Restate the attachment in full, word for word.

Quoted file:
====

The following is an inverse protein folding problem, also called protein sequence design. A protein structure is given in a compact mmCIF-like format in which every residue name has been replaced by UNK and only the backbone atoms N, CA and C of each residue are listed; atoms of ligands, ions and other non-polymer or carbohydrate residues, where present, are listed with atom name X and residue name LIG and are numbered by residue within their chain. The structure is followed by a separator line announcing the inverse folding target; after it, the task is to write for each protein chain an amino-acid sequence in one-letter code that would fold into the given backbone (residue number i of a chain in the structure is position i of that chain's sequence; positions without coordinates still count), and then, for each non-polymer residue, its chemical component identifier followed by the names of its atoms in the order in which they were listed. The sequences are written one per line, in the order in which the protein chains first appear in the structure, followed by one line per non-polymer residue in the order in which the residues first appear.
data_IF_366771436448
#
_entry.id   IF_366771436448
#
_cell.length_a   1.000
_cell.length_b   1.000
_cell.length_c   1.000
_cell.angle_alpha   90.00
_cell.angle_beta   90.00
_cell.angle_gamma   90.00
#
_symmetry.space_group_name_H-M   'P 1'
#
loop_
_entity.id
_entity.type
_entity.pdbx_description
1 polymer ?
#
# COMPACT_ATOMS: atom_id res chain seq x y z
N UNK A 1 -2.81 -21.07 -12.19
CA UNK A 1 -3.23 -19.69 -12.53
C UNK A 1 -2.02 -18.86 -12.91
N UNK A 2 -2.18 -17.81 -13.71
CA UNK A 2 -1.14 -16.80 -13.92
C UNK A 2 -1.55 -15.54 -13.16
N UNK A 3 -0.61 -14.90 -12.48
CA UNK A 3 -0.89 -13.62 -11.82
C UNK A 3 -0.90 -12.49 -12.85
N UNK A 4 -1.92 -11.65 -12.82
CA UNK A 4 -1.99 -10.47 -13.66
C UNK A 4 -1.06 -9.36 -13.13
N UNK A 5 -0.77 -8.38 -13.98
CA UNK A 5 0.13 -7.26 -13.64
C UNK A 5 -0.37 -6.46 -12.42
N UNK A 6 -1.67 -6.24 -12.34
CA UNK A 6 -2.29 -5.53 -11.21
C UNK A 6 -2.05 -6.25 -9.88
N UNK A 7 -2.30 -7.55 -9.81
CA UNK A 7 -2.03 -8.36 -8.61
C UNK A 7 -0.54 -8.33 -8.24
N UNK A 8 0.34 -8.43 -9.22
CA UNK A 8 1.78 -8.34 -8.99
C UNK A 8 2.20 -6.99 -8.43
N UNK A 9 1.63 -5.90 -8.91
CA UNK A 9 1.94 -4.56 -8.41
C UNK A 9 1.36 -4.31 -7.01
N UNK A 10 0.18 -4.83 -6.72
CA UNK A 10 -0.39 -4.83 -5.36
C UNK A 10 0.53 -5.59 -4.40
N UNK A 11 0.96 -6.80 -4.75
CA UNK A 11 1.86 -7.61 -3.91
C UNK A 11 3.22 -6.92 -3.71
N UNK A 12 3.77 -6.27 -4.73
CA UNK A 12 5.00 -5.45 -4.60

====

The following is an inverse protein folding problem, also called protein sequence design. A protein structure is given in a compact mmCIF-like format in which every residue name has been replaced by UNK and only the backbone atoms N, CA and C of each residue are listed; atoms of ligands, ions and other non-polymer or carbohydrate residues, where present, are listed with atom name X and residue name LIG and are numbered by residue within their chain. The structure is followed by a separator line announcing the inverse folding target; after it, the task is to write for each protein chain an amino-acid sequence in one-letter code that would fold into the given backbone (residue number i of a chain in the structure is position i of that chain's sequence; positions without coordinates still count), and then, for each non-polymer residue, its chemical component identifier followed by the names of its atoms in the order in which they were listed. The sequences are written one per line, in the order in which the protein chains first appear in the structure, followed by one line per non-polymer residue in the order in which the residues first appear.
data_IF_366771436448
#
_entry.id   IF_366771436448
#
_cell.length_a   1.000
_cell.length_b   1.000
_cell.length_c   1.000
_cell.angle_alpha   90.00
_cell.angle_beta   90.00
_cell.angle_gamma   90.00
#
_symmetry.space_group_name_H-M   'P 1'
#
loop_
_entity.id
_entity.type
_entity.pdbx_description
1 polymer ?
#
# COMPACT_ATOMS: atom_id res chain seq x y z
N UNK A 1 -2.81 -21.07 -12.19
CA UNK A 1 -3.23 -19.69 -12.53
C UNK A 1 -2.02 -18.86 -12.91
N UNK A 2 -2.18 -17.81 -13.71
CA UNK A 2 -1.14 -16.80 -13.92
C UNK A 2 -1.55 -15.54 -13.16
N UNK A 3 -0.61 -14.90 -12.48
CA UNK A 3 -0.89 -13.62 -11.82
C UNK A 3 -0.90 -12.49 -12.85
N UNK A 4 -1.92 -11.65 -12.82
CA UNK A 4 -1.99 -10.47 -13.66
C UNK A 4 -1.06 -9.36 -13.13
N UNK A 5 -0.77 -8.38 -13.98
CA UNK A 5 0.13 -7.26 -13.64
C UNK A 5 -0.37 -6.46 -12.42
N UNK A 6 -1.67 -6.24 -12.34
CA UNK A 6 -2.29 -5.53 -11.21
C UNK A 6 -2.05 -6.25 -9.88
N UNK A 7 -2.30 -7.55 -9.81
CA UNK A 7 -2.03 -8.36 -8.61
C UNK A 7 -0.54 -8.33 -8.24
N UNK A 8 0.34 -8.43 -9.22
CA UNK A 8 1.78 -8.34 -8.99
C UNK A 8 2.20 -6.99 -8.43
N UNK A 9 1.63 -5.90 -8.91
CA UNK A 9 1.94 -4.56 -8.41
C UNK A 9 1.36 -4.31 -7.01
N UNK A 10 0.18 -4.83 -6.72
CA UNK A 10 -0.39 -4.83 -5.36
C UNK A 10 0.53 -5.59 -4.40
N UNK A 11 0.96 -6.80 -4.75
CA UNK A 11 1.86 -7.61 -3.91
C UNK A 11 3.22 -6.92 -3.71
N UNK A 12 3.77 -6.27 -4.73
CA UNK A 12 5.00 -5.45 -4.60